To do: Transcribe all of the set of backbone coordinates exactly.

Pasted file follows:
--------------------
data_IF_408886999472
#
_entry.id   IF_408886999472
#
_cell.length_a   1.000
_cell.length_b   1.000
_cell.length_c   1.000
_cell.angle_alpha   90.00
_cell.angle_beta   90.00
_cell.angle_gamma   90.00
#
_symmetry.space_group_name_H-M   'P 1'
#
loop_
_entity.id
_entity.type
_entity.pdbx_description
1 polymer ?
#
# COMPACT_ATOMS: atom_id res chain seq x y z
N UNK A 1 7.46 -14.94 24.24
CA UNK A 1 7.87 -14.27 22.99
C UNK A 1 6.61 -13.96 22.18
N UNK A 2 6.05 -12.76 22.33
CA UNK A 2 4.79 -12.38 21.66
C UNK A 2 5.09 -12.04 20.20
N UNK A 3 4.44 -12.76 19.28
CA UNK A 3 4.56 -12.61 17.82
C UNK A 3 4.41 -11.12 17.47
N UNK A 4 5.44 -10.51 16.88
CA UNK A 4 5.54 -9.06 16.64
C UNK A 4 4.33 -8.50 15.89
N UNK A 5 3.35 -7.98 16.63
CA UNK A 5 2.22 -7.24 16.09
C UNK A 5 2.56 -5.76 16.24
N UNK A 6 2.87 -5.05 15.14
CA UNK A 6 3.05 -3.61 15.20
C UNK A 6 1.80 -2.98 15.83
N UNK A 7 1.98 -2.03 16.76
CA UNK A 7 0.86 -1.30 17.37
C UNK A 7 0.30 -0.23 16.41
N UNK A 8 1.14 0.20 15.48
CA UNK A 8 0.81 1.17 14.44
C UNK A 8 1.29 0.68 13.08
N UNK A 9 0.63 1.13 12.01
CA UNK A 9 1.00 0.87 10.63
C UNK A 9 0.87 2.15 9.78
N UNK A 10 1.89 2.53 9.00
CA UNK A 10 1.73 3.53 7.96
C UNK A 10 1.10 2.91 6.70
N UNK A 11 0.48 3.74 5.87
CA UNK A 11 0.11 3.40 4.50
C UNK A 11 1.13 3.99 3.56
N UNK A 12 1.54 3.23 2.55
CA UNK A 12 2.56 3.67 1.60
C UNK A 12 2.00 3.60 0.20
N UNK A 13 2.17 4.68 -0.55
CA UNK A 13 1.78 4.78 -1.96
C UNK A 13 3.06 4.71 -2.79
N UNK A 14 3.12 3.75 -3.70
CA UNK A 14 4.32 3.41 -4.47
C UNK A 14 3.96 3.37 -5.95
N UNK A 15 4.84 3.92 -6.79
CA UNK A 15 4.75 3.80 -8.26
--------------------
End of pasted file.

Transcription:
data_IF_408886999472
#
_entry.id   IF_408886999472
#
_cell.length_a   1.000
_cell.length_b   1.000
_cell.length_c   1.000
_cell.angle_alpha   90.00
_cell.angle_beta   90.00
_cell.angle_gamma   90.00
#
_symmetry.space_group_name_H-M   'P 1'
#
loop_
_entity.id
_entity.type
_entity.pdbx_description
1 polymer ?
#
# COMPACT_ATOMS: atom_id res chain seq x y z
N UNK A 1 7.46 -14.94 24.24
CA UNK A 1 7.87 -14.27 22.99
C UNK A 1 6.61 -13.96 22.18
N UNK A 2 6.05 -12.76 22.33
CA UNK A 2 4.79 -12.38 21.66
C UNK A 2 5.09 -12.04 20.20
N UNK A 3 4.44 -12.76 19.28
CA UNK A 3 4.56 -12.61 17.82
C UNK A 3 4.41 -11.12 17.47
N UNK A 4 5.44 -10.51 16.88
CA UNK A 4 5.54 -9.06 16.64
C UNK A 4 4.33 -8.50 15.89
N UNK A 5 3.35 -7.98 16.63
CA UNK A 5 2.22 -7.24 16.09
C UNK A 5 2.56 -5.76 16.24
N UNK A 6 2.87 -5.05 15.14
CA UNK A 6 3.05 -3.61 15.20
C UNK A 6 1.80 -2.98 15.83
N UNK A 7 1.98 -2.03 16.76
CA UNK A 7 0.86 -1.30 17.37
C UNK A 7 0.30 -0.23 16.41
N UNK A 8 1.14 0.20 15.48
CA UNK A 8 0.81 1.17 14.44
C UNK A 8 1.29 0.68 13.08
N UNK A 9 0.63 1.13 12.01
CA UNK A 9 1.00 0.87 10.63
C UNK A 9 0.87 2.15 9.78
N UNK A 10 1.89 2.53 9.00
CA UNK A 10 1.73 3.53 7.96
C UNK A 10 1.10 2.91 6.70
N UNK A 11 0.48 3.74 5.87
CA UNK A 11 0.11 3.40 4.50
C UNK A 11 1.13 3.99 3.56
N UNK A 12 1.54 3.23 2.55
CA UNK A 12 2.56 3.67 1.60
C UNK A 12 2.00 3.60 0.20
N UNK A 13 2.17 4.68 -0.55
CA UNK A 13 1.78 4.78 -1.96
C UNK A 13 3.06 4.71 -2.79
N UNK A 14 3.12 3.75 -3.70
CA UNK A 14 4.32 3.41 -4.47
C UNK A 14 3.96 3.37 -5.95
N UNK A 15 4.84 3.92 -6.79
CA UNK A 15 4.75 3.80 -8.26